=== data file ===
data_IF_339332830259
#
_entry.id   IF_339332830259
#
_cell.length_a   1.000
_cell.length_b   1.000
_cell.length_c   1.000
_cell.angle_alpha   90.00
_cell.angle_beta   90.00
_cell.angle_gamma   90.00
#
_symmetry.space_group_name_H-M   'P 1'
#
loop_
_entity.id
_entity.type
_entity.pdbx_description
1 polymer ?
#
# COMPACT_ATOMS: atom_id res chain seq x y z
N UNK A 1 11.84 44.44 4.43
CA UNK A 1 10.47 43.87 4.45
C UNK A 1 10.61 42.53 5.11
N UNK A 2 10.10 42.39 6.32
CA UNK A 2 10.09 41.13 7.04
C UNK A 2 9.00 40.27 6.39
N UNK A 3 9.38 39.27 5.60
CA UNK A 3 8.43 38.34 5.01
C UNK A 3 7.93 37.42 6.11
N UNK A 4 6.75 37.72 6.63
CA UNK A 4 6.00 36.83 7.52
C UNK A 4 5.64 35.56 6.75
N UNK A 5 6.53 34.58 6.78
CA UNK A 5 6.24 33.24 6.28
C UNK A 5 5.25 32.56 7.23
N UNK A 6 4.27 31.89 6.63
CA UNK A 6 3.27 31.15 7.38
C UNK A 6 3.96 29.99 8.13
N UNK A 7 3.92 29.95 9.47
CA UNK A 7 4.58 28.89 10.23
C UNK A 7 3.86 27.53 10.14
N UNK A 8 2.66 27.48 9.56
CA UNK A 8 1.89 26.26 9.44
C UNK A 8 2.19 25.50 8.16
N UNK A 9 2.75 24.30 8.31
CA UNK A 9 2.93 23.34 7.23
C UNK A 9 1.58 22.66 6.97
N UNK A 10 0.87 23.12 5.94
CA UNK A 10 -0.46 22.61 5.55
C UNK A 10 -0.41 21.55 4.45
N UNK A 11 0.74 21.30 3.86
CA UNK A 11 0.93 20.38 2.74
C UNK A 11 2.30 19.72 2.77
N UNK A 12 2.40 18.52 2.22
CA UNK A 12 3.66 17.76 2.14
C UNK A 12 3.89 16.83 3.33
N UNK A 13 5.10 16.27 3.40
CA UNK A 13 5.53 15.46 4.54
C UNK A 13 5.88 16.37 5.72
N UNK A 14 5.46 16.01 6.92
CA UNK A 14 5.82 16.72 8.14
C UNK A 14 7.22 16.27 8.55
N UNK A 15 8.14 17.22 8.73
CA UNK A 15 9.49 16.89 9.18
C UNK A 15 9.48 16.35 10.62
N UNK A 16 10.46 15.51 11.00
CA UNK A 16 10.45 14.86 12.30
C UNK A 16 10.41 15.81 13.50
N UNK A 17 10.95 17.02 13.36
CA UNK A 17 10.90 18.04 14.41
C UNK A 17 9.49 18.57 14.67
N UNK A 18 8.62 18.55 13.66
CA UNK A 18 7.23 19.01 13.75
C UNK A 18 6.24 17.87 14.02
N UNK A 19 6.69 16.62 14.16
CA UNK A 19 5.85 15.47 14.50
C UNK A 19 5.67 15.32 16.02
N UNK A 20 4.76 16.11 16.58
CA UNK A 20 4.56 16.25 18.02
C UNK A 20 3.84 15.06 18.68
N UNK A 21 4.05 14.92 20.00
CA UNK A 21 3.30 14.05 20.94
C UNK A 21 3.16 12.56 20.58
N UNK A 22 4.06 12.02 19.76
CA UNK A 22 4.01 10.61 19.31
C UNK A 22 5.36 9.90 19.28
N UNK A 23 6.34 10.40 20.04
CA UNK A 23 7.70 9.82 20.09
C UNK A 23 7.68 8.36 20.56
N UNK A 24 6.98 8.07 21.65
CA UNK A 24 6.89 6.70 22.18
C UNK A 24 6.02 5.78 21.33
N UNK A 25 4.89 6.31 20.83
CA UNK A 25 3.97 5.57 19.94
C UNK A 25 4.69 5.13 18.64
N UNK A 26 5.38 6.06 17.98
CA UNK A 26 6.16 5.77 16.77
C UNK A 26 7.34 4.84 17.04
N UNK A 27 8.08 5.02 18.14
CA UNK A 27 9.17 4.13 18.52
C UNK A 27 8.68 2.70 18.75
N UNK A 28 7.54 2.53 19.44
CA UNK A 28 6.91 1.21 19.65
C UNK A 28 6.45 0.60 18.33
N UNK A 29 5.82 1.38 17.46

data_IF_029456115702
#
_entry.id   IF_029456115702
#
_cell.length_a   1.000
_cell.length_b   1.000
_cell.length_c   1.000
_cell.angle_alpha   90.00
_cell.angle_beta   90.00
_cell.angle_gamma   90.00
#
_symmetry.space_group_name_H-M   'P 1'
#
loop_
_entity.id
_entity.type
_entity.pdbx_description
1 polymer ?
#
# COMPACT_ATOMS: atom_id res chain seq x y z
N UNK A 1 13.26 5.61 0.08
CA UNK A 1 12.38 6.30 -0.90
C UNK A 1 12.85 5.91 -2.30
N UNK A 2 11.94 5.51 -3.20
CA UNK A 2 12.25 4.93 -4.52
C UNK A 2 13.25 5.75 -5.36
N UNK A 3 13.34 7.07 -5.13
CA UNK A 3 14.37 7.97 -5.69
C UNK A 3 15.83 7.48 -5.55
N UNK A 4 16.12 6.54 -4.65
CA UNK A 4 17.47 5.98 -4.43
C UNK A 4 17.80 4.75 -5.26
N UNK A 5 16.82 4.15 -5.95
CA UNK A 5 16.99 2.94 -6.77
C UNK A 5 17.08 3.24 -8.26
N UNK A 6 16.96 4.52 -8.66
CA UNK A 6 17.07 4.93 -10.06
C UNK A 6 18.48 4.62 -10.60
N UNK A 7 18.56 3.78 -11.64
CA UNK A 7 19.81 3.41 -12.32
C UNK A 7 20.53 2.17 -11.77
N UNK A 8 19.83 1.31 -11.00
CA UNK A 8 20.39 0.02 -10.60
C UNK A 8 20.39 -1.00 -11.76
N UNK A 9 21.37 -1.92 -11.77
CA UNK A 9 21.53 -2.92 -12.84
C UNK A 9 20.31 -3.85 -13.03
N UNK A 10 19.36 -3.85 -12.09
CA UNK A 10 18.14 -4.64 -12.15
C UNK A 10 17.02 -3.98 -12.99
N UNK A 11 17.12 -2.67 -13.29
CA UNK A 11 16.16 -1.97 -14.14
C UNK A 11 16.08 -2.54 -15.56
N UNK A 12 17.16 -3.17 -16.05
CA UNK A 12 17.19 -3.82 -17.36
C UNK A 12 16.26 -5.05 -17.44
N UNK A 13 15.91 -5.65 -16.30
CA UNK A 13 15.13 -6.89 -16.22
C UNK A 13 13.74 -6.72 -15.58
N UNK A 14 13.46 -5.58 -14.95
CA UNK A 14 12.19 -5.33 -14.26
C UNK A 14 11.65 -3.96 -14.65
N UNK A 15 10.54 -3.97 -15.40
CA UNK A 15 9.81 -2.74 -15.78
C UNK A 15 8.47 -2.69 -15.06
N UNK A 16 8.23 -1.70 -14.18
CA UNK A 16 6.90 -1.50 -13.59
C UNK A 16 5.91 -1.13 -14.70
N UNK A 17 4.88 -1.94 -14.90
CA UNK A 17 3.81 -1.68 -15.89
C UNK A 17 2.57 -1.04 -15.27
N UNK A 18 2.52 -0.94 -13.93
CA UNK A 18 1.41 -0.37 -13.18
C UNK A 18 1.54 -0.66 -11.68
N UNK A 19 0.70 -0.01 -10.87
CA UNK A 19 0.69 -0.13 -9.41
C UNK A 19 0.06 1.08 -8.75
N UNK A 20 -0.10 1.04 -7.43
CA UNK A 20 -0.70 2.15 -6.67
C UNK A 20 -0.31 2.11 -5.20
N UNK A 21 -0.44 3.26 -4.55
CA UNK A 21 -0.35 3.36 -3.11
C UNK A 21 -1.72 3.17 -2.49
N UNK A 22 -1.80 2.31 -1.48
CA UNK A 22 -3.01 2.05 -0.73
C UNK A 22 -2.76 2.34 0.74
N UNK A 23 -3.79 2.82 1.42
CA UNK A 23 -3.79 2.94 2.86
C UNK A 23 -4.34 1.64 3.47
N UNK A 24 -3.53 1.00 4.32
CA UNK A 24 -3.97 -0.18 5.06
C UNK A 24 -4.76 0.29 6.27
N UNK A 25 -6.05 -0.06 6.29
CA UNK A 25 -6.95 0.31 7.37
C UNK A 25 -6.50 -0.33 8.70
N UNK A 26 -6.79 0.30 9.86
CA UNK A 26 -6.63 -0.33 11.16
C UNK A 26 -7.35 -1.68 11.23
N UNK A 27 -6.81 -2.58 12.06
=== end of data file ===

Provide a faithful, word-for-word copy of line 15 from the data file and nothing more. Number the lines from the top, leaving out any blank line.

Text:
_entity.id